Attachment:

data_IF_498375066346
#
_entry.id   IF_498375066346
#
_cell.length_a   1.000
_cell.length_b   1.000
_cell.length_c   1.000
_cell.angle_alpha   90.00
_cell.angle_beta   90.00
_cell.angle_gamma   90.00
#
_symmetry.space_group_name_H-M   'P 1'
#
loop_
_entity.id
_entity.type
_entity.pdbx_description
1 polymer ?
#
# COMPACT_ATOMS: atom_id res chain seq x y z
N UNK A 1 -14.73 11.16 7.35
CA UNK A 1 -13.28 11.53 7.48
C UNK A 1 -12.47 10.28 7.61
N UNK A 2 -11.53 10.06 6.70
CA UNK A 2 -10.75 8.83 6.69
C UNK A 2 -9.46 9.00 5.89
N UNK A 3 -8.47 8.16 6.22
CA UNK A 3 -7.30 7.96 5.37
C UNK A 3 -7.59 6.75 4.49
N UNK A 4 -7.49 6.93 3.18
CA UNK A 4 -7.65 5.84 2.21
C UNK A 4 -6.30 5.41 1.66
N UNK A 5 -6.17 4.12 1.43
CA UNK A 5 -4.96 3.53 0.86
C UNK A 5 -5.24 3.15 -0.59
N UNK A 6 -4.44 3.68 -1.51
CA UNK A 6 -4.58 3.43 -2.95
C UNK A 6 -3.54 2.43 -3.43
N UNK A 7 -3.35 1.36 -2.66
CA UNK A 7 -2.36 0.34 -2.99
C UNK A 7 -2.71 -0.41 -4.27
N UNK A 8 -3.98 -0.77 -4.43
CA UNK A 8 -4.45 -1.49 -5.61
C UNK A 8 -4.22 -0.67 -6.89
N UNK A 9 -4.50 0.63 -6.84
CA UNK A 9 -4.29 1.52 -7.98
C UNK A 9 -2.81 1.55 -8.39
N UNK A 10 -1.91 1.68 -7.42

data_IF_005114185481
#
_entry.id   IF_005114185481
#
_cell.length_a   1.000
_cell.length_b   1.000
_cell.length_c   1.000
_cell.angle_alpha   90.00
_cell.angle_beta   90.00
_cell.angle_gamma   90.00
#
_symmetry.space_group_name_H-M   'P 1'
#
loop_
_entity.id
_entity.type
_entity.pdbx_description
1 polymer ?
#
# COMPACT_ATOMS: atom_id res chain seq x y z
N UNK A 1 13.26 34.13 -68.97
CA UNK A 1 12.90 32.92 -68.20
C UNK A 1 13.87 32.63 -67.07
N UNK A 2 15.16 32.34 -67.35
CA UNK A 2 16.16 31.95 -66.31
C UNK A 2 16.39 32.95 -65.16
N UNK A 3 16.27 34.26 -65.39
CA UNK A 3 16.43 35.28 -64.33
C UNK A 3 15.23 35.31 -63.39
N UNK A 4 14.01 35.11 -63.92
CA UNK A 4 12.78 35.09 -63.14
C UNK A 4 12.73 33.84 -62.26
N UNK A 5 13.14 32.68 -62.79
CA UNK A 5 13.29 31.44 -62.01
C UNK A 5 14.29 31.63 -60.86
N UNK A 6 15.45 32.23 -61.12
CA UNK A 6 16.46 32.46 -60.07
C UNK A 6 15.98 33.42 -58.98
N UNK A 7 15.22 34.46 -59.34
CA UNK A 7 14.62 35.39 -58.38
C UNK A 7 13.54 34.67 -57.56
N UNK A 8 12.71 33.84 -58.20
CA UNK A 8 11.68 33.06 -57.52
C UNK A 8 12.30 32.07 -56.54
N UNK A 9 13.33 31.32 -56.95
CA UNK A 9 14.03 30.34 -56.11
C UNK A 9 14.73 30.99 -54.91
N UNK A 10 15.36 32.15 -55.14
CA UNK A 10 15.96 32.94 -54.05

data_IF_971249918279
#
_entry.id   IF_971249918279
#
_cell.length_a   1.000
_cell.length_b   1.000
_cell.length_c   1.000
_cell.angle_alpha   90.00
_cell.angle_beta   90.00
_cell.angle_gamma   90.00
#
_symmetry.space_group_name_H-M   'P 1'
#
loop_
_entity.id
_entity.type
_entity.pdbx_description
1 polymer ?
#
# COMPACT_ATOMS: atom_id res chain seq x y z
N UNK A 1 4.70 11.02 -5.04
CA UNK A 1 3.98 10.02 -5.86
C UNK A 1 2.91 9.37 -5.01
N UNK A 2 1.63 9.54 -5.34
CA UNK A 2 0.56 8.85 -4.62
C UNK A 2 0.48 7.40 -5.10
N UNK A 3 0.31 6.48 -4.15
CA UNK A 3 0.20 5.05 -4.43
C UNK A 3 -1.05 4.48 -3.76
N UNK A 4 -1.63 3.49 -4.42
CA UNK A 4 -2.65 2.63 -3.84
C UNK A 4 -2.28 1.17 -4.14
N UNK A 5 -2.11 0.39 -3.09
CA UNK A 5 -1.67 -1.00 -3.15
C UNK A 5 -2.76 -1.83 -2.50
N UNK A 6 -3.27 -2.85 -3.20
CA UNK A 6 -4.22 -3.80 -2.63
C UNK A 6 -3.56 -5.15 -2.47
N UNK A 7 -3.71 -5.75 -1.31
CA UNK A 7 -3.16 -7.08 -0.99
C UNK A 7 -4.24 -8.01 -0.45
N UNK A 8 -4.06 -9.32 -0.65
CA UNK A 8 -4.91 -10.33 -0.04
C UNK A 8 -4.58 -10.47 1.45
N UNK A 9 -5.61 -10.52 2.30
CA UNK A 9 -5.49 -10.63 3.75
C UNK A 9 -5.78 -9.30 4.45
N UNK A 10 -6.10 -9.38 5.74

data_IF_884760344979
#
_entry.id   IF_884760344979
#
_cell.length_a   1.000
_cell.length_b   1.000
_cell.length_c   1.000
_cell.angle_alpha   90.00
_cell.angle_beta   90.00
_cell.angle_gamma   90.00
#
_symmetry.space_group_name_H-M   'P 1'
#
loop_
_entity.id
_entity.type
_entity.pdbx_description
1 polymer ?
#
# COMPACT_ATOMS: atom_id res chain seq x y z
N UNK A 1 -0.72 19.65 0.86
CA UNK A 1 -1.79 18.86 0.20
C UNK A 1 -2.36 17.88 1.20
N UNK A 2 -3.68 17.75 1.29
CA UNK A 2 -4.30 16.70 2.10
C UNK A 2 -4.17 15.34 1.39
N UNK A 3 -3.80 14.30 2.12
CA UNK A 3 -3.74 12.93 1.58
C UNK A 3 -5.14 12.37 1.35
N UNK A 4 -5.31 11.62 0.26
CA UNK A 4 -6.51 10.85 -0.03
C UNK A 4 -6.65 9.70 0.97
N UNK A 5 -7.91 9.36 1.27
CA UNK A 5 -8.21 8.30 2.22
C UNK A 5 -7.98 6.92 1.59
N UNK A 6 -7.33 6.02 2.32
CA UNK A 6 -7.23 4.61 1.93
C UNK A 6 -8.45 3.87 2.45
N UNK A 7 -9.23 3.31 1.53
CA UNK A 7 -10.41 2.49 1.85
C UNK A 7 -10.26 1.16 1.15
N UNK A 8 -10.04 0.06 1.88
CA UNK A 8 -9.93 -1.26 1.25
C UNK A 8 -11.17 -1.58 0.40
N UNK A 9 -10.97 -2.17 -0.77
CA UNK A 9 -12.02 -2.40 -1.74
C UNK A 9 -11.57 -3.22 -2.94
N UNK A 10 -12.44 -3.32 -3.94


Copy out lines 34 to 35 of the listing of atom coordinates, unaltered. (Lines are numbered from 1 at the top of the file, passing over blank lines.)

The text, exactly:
CA UNK A 5 -4.96 3.53 0.86
C UNK A 5 -5.24 3.15 -0.59